Improvisation is a hallmark of jazz music, arguably its most salient feature. When they improvise, musicians compose and play simultaneously, one of the most notorious examples of spontaneous creativity. What happens in the brain during improvisation is largely a mystery, but studying it may help us gain some insight on the basis that underlie the creative process.
Most of the literature on music and emotions focuses on the way we perceive music and how it spurs our emotions. Few works address the converse issue, that is how the brain works to actually express emotions through music.
There is a good reason for this: to study which areas of the brain respond to specific tasks, neurologists use functional magnetic resonance scanners, which measure blood flow changes in the brain. Scanners are narrow and noisy, and subjects have to lie down, thus restraining the types of experiments that can be done.
But these technical problems didn’t put off Charles Limb and his team at the Johns Hopkins School of Medicine, who were interested in peeking inside the brain of jazz musicians while they improvise.
In their latest work on this topic1, Limb’s group wanted to test two hypothesis:
The first one was that the patterns of activation of the brain regions would be different when the improvisation was spurred by emotions. And since listening to music can be pleasant regardless of if it is happy or sad music, their second hypothesis was that improvisation brought up both by positive and negative emotions would stimulate reward areas of the brain (i.e. those involved in desire and hedonism) in a similar way.
To test these ideas they recruited professional jazz pianists and asked them to play inside the scanner in response to emotions evoked by photographs of an actress representing positive, negative of ambiguous emotions.
To overcome the technical issues above-mentioned, the researchers came up with some innovative solutions. First, they contacted an engineer who designed a miniature, non-magnetic, thirty-five key keyboard to rest on the subjects’ lap. The piano sound was routed back to the subjects via in-ear electrostatic earphones, so they could hear what they played. Also, a system of mirrors was installed within the scanner to allow the subjects to see the keyboard. Studying creativity requires creative ideas.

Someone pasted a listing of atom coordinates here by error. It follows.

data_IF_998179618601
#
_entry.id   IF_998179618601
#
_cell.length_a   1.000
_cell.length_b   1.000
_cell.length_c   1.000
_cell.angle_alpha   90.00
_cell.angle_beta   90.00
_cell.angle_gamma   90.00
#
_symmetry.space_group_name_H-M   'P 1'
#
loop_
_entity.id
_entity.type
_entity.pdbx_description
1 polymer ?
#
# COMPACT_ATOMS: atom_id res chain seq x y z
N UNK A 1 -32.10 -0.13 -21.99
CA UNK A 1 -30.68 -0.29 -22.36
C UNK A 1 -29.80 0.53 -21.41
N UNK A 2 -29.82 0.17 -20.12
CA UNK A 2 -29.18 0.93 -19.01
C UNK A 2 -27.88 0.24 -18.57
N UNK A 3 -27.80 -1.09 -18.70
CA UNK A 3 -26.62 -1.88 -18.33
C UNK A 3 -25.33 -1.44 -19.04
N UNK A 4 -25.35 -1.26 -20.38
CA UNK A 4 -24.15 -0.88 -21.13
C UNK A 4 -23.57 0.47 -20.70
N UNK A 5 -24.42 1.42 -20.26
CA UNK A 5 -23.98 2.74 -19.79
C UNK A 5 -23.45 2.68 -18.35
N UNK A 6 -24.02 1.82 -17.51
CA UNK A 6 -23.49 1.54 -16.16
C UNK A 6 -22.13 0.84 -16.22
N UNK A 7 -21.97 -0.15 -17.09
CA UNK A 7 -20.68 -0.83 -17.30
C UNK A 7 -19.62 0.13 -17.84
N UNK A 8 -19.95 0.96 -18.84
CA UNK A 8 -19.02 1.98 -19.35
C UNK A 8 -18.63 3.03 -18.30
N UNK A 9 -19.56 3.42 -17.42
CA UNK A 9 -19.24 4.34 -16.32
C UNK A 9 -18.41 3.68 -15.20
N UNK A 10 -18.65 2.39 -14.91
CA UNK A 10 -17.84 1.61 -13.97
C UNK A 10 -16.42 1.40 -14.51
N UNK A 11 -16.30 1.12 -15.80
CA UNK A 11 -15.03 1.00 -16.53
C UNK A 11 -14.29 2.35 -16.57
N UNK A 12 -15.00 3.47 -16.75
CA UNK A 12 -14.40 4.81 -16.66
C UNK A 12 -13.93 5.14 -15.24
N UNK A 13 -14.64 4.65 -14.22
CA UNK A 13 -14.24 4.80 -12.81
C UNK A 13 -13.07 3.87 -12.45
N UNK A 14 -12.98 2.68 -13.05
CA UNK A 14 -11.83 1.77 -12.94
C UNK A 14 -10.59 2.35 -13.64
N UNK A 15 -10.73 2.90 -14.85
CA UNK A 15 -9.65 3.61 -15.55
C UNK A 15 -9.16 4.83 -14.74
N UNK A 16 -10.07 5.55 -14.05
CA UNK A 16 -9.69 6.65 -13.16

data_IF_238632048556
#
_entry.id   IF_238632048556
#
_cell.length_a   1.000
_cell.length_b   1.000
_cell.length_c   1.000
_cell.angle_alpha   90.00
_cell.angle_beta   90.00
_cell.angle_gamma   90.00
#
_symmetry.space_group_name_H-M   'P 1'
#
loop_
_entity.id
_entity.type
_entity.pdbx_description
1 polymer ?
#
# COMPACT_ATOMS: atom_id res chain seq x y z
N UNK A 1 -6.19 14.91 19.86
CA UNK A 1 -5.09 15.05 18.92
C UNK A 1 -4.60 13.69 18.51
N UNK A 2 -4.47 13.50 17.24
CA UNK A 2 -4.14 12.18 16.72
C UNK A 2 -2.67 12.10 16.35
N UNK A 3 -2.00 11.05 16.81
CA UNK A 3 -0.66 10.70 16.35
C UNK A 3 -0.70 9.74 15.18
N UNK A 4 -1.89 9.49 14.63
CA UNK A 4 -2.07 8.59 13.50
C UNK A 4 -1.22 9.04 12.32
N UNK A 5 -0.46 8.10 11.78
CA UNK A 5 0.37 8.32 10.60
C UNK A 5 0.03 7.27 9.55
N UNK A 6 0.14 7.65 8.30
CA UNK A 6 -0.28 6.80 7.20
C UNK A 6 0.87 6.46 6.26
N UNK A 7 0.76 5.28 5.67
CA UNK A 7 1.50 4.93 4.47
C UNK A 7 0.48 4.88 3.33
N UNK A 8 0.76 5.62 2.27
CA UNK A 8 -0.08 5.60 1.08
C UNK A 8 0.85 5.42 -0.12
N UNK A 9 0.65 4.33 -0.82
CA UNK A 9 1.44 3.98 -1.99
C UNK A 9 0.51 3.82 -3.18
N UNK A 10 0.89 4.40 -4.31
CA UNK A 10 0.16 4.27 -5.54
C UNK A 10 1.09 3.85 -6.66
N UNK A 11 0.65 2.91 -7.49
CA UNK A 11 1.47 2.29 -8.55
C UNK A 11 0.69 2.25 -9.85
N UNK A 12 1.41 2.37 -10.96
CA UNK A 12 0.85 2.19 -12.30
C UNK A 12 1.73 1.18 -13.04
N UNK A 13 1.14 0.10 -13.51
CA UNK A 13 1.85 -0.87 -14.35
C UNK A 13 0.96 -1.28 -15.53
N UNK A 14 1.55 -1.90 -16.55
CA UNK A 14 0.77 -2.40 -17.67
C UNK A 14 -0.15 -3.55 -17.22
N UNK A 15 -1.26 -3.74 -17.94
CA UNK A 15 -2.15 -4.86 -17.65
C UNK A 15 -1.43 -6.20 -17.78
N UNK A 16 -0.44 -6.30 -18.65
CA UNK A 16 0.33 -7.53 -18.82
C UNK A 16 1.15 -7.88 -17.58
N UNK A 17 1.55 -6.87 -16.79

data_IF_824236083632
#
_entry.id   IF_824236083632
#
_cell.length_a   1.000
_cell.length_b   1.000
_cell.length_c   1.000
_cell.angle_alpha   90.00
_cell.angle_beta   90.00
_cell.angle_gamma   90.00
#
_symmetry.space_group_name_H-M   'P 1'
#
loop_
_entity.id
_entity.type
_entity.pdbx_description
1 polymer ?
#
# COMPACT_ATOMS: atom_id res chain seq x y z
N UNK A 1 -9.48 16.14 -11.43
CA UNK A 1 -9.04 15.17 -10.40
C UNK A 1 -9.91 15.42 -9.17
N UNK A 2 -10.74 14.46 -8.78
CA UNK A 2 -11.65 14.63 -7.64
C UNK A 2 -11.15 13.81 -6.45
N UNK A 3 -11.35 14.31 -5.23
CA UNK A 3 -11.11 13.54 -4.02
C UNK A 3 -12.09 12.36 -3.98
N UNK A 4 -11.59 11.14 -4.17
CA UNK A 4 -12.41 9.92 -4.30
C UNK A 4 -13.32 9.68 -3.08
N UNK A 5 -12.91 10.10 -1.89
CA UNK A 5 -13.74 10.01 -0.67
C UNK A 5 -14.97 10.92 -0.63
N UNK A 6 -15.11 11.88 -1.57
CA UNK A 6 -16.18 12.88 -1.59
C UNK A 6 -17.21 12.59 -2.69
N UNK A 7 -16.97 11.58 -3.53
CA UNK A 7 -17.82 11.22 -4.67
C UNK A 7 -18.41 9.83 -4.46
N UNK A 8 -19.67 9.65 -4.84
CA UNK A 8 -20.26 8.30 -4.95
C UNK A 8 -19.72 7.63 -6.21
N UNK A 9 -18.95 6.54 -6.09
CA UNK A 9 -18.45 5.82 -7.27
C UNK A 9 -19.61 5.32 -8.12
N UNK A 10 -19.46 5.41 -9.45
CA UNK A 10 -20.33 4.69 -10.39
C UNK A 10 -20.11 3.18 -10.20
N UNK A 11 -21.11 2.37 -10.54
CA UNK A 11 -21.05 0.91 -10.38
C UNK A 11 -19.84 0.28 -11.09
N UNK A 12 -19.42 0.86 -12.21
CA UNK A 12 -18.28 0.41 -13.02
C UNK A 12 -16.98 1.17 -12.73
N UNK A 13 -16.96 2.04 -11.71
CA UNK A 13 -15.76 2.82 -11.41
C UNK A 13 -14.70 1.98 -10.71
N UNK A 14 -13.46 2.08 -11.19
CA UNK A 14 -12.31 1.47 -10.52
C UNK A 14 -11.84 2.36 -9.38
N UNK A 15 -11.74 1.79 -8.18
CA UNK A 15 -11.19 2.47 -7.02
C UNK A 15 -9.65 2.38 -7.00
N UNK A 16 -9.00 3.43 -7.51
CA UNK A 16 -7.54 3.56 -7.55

Body and soul
Although there are no strict rules in music, in Western culture music major scales are commonly associated with happier moods, while minor scales have a sadder, darker flavour. Consistently, when the subjects were asked to play music evoked by positive emotions, they mostly used major scales, whereas negative emotions were expressed with minor scales and ambiguous emotions used both modes indistinctly. These observations confirmed that the experimental setting was reliable and the photographs evoked the correct emotions.
Functional magnetic resonance measurements allowed to monitor which parts of the brain were activated or deactivated in each situation. Regardless of the emotion underlying each improvisation, the act of improvising per se had some perceptible effects in the brain. These included the activation of the Broca’s area, a region involved in speech production, and the deactivation of the dorsolateral prefrontal cortex, a trait that is associated with entering into the so-called “flow state”, a mental condition in which individuals become completely absorbed by the task they are doing.
As hypothesized by the researchers, improvisations driven by emotions were handled by the brain differently than non-emotional improvisation, meaning that the functional network involved in creativity can be modulated by the emotional intent. The patterns of activation and deactivation of brain regions were also different to those normally observed when people simply listen to music.
However, to their surprise, positive and negative improvisations had different impacts in the areas of the brain involved in reward and flow state. The deactivation of the prefrontal cortex was extremely pronounced during positive improvisations when compared to negative or ambiguous emotions, indicating deeper flow states. Negative improvisations, on the other hand, activated a reward region called substantia nigra, which the authors think could imply an increased “visceral awareness”. These rewarding aspects could also relate with the ability of music to express emotions without any real-life costs, maintaining a degree of distance from the art, an interpretation that is consistent with activation of brain areas related to cognitive control and self-monitoring during negative improvisations. The implications are that expressing happiness or sadness through music can be pleasurable for different reasons and be mediated by different neurobiological systems.
The picture that emerges from these studies is that the neuronal networks used during improvisation are incredible complex and context-dependent. Creativity uses all available resources from the brain, from reward centres to language-processing areas, and combines them in different ways.
While certainly more research is needed to begin to unravel the neuronal basis of how artistic expression is articulated by the brain, this work shows that the best way to tackle creativity is using creative approaches.